Monday Morning Roundup

Some articles that caught my eye this morning, and will add some food for thought to your plate:

— The Problem with Health Care is Focus: …on “patient care” rather than “customer care.” Scott McKain, one of the foremost authorities on customer care and retention, continues his dissertation on the health care crisis in this country. Pointing out that we pay for medical care regardless of the outcome of the care received, and especially regardless of the quality of treatment we received, Scott asks one powerful question: “Behavior rewarded is behavior repeated. Why don’t we start rewarding the behavior in healthcare that we really desire?”



— Congress Should Butt Out of the BCS: So says George Will in his weekly column. The Conservative commentator reminds us that Congress in specific and government in general really have no place in organized sport, regardless of the ambigously broad application of the Commerce Claus to the ongoing debate regarding the need for a national playoff in the upper echelons of collegiate football. What I appreciate about the Will column on this is that he doesn’t truly take a stance on the playoff question. As I’ve outlined before, there are a number of possibilities with a Bowl Playoff Series, allowing the BCS conferences to administer a National Championship within the current Bowl system. Even so, I’m not foaming at the mouth over the need for a BCS overhaul. Then again, I root for the Buckeye and not the Bearcats…



— Something’s Rotten in Denmark: Ohio Corn Growers’ Executive Dwayne Siekman and Past NCGA President Fred Yoder spent the weekend in Copenhagen for the Climate Change Summit there. Dwayne blogged their experience, and shared some very pertinent information about how the deck is stacked against the U.S. farmer: “Worldwide greenhouse-gas emissions from agriculture account for 14 percent of all GHG emissions, but of that 14 percent, over 74 percent of the agriculture-based GHG emissions come from developing countries. It is obvious that U.S. farmers have been and will continue to do their job, but the rest of the world believes the U.S. should pay to bring everyone to their level.” I’ll have more on Dwayne’s insight in my column this week, and I’ve also penned some thoughts on the Copenhagen meeting over at the Cattle Call blog.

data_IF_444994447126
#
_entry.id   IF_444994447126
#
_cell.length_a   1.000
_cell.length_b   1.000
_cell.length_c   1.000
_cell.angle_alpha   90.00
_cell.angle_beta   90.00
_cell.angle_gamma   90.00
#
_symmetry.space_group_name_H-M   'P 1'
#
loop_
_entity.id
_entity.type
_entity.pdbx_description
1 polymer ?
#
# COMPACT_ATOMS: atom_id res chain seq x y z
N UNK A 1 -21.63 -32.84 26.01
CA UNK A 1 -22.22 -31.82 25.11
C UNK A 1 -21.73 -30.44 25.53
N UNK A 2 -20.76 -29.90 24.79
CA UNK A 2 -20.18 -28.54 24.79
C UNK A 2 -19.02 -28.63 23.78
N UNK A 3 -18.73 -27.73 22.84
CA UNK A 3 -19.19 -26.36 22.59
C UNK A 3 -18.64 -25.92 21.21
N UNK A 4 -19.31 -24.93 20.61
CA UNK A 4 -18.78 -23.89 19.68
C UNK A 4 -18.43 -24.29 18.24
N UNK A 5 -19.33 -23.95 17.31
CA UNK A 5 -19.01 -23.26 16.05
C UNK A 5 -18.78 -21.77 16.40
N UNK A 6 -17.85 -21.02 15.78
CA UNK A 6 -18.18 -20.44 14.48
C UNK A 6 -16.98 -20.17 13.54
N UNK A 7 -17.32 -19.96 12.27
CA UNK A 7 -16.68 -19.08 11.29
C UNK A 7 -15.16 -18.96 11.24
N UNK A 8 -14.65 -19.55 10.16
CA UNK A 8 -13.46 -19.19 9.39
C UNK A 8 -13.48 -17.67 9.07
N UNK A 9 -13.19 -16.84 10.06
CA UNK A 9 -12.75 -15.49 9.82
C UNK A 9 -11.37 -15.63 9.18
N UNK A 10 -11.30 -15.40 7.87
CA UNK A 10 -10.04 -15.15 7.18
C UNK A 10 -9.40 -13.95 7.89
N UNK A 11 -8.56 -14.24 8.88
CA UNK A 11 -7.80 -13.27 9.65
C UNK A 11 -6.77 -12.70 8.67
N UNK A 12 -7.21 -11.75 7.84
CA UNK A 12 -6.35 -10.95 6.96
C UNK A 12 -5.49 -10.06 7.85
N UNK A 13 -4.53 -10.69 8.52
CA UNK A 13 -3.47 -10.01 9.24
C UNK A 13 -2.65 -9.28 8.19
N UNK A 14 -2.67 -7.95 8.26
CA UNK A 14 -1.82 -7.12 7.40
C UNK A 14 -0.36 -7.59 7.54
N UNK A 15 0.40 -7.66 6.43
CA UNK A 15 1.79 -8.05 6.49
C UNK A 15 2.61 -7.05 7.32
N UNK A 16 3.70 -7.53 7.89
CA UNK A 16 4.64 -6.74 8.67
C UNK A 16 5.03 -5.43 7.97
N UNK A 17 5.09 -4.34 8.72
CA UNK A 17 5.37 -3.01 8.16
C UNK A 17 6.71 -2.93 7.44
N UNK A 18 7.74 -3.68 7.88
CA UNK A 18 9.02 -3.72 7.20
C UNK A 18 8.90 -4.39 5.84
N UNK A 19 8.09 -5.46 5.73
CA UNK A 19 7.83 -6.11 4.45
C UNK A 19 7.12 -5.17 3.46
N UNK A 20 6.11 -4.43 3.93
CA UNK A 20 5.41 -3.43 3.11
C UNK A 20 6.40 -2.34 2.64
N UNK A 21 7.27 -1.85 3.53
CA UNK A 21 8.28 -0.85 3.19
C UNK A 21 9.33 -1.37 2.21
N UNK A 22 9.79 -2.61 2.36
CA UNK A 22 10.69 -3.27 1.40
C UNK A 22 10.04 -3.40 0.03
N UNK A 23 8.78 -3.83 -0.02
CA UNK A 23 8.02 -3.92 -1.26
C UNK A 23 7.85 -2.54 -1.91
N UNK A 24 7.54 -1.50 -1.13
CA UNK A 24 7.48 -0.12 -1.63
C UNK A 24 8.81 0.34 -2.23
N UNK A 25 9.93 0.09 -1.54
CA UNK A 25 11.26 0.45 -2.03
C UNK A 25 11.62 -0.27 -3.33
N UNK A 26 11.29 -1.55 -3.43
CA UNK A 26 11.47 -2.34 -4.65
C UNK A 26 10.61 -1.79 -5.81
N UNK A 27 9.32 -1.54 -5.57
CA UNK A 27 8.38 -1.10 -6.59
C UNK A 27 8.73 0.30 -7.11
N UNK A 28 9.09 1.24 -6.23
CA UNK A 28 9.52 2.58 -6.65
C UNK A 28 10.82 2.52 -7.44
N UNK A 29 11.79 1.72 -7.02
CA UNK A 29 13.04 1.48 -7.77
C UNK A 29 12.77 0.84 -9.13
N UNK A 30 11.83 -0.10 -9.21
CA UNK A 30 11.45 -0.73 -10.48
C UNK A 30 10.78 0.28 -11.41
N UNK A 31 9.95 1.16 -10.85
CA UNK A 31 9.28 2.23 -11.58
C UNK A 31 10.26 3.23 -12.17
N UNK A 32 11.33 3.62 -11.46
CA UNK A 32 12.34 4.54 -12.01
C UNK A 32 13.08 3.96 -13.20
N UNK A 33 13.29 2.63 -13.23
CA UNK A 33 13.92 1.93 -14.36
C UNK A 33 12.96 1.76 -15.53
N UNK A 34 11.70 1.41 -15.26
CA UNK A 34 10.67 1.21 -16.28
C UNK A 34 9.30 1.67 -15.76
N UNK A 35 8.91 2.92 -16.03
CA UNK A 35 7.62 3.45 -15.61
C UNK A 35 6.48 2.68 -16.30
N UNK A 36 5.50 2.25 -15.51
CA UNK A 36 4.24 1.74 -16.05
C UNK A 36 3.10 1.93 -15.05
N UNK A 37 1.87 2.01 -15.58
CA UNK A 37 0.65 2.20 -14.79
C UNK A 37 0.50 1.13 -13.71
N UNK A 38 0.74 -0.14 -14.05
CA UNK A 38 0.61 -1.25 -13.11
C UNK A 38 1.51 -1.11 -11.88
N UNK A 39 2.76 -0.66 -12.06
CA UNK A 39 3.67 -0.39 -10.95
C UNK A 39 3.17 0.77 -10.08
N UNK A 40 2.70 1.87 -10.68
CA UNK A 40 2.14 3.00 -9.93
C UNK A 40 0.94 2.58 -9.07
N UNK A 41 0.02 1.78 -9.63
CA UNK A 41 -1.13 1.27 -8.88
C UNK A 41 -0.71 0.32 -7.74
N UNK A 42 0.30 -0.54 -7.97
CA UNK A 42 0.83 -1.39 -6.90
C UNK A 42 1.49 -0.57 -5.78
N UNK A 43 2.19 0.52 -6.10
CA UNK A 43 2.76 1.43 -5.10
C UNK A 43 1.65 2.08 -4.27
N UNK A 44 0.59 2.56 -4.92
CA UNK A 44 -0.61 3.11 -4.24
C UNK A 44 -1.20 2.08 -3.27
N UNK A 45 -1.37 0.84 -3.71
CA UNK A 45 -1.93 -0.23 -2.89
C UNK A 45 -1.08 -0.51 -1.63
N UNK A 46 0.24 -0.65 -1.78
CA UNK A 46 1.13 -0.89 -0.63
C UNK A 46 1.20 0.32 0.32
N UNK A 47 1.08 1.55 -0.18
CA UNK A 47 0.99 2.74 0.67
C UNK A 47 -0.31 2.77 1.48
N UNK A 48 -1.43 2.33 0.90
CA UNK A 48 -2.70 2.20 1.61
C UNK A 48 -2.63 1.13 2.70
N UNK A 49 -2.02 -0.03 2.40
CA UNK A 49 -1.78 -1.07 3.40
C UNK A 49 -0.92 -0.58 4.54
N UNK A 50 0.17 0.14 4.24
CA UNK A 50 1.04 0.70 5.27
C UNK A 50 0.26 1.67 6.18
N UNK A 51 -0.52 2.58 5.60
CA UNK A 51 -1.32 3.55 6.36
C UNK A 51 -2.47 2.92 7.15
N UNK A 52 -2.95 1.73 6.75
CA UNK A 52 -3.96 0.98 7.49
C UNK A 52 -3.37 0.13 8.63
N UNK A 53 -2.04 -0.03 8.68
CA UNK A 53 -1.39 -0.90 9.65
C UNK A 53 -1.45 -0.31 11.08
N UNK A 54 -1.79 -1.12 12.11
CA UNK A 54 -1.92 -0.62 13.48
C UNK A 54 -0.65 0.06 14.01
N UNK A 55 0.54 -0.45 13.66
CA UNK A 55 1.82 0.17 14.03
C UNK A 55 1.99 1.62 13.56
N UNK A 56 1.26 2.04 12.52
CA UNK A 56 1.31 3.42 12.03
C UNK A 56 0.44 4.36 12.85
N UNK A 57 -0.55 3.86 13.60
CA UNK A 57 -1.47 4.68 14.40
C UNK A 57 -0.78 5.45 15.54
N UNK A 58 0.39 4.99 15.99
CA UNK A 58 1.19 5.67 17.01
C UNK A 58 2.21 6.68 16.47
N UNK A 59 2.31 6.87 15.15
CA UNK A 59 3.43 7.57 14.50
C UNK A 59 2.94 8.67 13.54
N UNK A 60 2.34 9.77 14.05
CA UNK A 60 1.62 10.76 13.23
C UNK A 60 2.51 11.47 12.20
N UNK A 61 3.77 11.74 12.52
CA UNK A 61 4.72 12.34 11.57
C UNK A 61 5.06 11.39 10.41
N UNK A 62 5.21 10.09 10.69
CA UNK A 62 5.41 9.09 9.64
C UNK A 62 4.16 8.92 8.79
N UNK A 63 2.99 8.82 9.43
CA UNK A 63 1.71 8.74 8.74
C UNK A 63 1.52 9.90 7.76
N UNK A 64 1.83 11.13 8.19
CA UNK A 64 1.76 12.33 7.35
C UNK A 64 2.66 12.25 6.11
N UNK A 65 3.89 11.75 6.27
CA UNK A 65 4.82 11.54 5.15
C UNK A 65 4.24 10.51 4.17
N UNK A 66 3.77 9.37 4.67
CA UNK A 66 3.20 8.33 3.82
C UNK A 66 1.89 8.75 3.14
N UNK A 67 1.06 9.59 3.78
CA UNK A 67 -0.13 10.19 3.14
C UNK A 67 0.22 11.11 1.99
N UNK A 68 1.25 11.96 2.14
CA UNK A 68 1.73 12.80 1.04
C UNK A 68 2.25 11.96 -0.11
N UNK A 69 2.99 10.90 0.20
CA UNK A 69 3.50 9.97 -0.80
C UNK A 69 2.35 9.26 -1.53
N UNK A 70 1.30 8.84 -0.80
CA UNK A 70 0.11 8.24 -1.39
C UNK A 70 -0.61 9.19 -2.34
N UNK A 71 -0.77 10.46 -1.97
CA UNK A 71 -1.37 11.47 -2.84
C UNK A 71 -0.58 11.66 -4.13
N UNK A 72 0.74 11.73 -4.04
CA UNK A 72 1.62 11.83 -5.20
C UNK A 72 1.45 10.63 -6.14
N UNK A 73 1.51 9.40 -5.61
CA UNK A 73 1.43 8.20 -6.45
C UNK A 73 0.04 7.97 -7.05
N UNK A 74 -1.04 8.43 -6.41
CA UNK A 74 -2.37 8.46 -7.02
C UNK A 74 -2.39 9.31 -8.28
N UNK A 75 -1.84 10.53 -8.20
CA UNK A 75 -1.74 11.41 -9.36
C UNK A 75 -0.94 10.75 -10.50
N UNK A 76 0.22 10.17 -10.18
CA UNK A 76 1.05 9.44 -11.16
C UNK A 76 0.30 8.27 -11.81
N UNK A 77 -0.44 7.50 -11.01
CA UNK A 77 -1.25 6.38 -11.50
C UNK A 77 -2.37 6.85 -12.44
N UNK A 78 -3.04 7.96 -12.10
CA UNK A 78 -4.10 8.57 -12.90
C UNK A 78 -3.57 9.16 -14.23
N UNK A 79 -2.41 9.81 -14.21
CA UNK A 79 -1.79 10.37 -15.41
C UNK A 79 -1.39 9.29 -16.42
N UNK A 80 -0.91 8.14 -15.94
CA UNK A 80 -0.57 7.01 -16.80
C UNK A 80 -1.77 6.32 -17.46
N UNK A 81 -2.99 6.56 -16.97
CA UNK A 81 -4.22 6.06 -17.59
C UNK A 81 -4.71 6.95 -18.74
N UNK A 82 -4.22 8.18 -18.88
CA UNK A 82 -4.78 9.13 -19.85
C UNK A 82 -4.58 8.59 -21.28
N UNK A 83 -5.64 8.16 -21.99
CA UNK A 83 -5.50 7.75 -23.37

— The United States is “Ungovernable:” …at least by the radical statists currently in power. Glenn Reynolds has a compilation of interesting links and articles responding (actually predicting and responding) to the assertion this week that since Obama hasn’t accomplished much in his first year aside “winning” a Nobel Peace Prize (simply for being Obama), the United States has become inherently ungovernable. Glenn’s resources tell the story fairly accurately and completely; I would only add that the Administrations continued attempts to erode the Constitution through Czars and regulatory fiat will only worsen the handwringing on the left as Americans stiffen their neck to these blatant attacks on the American system of government.